On 26 January, Brisbane saw its biggest Invasion Day rally for many years. More than 400, predominantly Indigenous people, came together outside Parliament House to register disgust at the celebration of racism that is Australia Day and to send the message that, no matter the oppression, Indigenous people have survived and will continue to resist genocide.

The rally, chaired by Boe Spearim from the Sovereign Embassy, heard powerful and angry speeches from Indigenous men and women, some veterans of the 1970s street marches, some just coming into the struggle.

The crowd heard from longstanding activists Wayne “Coco” Wharton, Sam Watson and Ricky Pascoe. Also speaking was Ruby Wharton, a young school student who made news two years ago when she burned the Australian flag outside Parliament House. Paul Spearim, Gwenda Stanley and Aunty Karen from the Sovereign Embassy spoke. As did Callum Clayton-Dixon, editor of the Brisbane Blacks magazine, Les Malezer co-chair of the National Congress of Australia’s First Peoples, prison chaplain Reverend Alex Gator and Duncan Hart from the Refugee Action Collective and a member of Socialist Alternative.

Speakers slammed the proposal for Constitutional recognition and argued that true equality, sovereignty, would only come with a Treaty between the Australian government and all of the Aboriginal nations.

The Brisbane Invasion Day march is consistently the biggest in the country. Gwenda said that the day was “a coming together and uniting the Aboriginal nations”. People came from as far afield as Sydney, Rockhampton, Moree and Cunnamulla.

After the march Red Flag talked to some of the speakers.

Gwenda Stanley said that Australia Day is “a day of mourning but also a day of celebration. It’s about us all coming together and teaching everyone, it’s our opportunity to make people aware of the issues that Aboriginal people still face and that what happened 200 years ago is still happening today”.

Gwenda, who grew up in an activist family in Top Camp, Moree, explained how resistance continues in the regional communities: “Coming from Moree, it’s your bread and butter, your breakfast, lunch and dinner!”.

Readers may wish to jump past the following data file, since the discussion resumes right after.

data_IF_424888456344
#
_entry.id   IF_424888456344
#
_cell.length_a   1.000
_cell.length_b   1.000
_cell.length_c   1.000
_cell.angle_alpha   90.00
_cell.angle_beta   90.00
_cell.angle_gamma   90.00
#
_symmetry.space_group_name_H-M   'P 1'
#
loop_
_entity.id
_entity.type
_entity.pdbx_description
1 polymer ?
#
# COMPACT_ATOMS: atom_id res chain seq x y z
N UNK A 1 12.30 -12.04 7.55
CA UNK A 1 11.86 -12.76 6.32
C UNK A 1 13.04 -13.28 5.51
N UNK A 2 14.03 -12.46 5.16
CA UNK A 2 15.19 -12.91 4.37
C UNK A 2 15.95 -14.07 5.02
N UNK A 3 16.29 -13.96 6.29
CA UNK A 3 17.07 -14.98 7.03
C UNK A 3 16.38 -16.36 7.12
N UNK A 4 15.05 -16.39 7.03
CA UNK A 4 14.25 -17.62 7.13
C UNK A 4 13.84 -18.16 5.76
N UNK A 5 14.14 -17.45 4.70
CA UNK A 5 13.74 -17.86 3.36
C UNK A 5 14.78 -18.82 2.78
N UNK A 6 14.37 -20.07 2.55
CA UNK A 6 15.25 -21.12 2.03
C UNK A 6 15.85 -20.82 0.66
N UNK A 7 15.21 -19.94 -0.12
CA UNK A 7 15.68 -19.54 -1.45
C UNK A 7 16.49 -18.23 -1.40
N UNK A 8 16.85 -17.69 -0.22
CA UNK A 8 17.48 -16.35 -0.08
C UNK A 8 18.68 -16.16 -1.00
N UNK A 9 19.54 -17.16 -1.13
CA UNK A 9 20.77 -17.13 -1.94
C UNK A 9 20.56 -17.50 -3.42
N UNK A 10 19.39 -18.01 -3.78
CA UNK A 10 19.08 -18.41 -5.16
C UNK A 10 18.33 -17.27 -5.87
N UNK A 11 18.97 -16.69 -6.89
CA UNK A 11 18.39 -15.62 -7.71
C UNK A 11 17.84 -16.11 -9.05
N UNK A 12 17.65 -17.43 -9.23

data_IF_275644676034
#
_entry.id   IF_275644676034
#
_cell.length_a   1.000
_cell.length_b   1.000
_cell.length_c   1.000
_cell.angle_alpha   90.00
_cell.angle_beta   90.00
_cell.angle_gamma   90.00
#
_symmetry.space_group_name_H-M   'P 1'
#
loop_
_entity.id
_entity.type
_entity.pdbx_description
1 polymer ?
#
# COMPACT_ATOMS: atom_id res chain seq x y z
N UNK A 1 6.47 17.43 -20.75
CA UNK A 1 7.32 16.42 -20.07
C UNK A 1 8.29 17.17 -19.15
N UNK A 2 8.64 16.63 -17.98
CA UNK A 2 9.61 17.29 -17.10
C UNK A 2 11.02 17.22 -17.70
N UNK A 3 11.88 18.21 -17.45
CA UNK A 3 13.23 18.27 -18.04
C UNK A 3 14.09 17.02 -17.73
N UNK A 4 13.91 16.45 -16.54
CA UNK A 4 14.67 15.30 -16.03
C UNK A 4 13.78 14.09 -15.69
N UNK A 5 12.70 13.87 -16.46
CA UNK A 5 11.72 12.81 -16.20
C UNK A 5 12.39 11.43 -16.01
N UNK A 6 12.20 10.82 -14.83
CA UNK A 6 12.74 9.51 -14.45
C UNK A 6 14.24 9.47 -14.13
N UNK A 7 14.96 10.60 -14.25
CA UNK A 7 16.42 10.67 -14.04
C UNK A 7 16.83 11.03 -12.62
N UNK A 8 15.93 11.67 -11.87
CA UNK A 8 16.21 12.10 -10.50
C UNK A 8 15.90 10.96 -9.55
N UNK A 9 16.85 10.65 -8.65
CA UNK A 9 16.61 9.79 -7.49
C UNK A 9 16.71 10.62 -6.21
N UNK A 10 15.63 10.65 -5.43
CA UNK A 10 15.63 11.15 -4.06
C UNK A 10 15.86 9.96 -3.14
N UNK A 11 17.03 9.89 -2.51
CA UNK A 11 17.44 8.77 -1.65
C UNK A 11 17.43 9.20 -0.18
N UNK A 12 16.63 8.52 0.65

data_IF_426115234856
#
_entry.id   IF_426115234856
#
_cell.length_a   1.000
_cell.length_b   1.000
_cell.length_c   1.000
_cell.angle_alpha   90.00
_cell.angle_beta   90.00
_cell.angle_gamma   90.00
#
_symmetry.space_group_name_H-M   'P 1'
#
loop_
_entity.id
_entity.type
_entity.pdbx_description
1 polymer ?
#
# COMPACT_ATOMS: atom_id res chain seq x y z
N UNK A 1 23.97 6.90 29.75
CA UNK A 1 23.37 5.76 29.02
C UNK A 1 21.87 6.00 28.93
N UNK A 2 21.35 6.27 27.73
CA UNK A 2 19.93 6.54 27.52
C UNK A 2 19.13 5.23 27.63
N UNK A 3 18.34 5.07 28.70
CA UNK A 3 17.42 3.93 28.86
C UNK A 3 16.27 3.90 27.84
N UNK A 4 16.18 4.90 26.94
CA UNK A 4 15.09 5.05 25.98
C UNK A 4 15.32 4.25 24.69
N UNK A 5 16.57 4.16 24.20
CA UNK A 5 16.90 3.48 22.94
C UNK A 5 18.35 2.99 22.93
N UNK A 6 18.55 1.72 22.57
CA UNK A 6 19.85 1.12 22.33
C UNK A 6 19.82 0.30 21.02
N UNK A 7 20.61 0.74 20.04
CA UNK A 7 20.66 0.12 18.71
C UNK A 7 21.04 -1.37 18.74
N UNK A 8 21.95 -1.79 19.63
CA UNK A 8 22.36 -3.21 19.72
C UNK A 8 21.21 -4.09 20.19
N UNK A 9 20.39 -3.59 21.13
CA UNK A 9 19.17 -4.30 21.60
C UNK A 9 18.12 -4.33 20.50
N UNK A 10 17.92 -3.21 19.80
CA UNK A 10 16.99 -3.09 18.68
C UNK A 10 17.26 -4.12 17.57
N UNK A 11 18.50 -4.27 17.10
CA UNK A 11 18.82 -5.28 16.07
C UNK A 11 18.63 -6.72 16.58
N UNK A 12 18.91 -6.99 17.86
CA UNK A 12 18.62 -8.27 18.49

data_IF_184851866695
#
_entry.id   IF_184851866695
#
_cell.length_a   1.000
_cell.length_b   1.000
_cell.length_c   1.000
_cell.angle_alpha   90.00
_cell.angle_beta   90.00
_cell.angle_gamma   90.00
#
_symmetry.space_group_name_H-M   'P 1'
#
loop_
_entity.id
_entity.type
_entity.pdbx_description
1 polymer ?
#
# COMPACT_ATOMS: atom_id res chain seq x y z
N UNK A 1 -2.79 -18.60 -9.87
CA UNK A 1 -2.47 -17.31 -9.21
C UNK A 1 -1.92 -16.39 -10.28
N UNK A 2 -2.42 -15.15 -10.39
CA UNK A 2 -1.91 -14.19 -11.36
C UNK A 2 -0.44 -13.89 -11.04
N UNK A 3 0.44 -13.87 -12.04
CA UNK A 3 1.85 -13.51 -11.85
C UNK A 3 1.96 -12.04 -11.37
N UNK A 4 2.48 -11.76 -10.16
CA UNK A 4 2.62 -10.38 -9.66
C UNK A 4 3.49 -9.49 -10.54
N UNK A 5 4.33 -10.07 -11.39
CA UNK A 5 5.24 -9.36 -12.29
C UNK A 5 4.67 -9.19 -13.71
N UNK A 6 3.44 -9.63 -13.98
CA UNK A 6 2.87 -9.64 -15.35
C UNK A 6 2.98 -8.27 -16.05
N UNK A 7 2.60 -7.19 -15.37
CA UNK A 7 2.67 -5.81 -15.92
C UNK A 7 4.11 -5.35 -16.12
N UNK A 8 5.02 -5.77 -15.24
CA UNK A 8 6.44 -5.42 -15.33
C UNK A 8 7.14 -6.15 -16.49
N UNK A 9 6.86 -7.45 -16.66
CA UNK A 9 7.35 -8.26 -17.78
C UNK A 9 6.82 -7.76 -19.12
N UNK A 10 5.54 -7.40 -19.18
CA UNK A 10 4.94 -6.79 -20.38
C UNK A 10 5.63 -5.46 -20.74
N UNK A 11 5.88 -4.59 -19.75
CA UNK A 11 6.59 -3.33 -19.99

Sam Watson described how conditions are continuing to fuel anger. He talked about a nephew in Central Queensland whose family had been quite apolitical but had now become very active because mining companies were developing coal seam gas on their land “threatening sacred sites and song lines”.

Another nephew was concerned about police harassment in the working class suburb of Logan, while an uncle was angry about “the police and courts in Ipswich”. Invasion Day is a “safe place to come together to share their concerns”.

This year the crowd was younger than usual. Joining the groups of families with small children and elders this year were what Sam called “a huge number of people aged 15 to 25 or 30”, a sign that the baton of resistance will be handed to the next generation.

“I feel very good to be here today and be a part of this. This is about us all uniting and talking and standing up for our rights. It’s about inspiring the next generation to get up and continue and let the world know that we’re still here and still suffering”, said Gwenda.

Boe Spearim said that: “The times of passivity are over, the times of us sitting back doing nothing are over. We need to be out on the streets and we need to be articulating land rights and sovereignty just like our old people did in the 60s, 70s and 80s. There was a period when it did die off. But the fire has always been burning and you can see today that the fire is raging and getting stronger and stronger”.

Sam warned of the threats from conservative governments but also the potential for a fight back: “The stakes are getting higher and higher every year over the last 10 or 15 years and we’ve now seen the Newman and Abbott governments threatening to attack Aboriginal funding. Our mob won’t take this lying down. Listening to the passion and the anger and the voices on the march today, our mob are ready to do serious political business”.

This is a struggle that can bring together everyone under attack by the Abbott government. Sam finished: “The Black struggle has always relied very heavily on our non-Indigenous comrades and it’s been very educational for our mob to hear from that young white fella about the refugee situation. That’s important so we prepare the way to form connections across the racial divide, you might say. At the end of the day, we’re all fighting the one struggle.”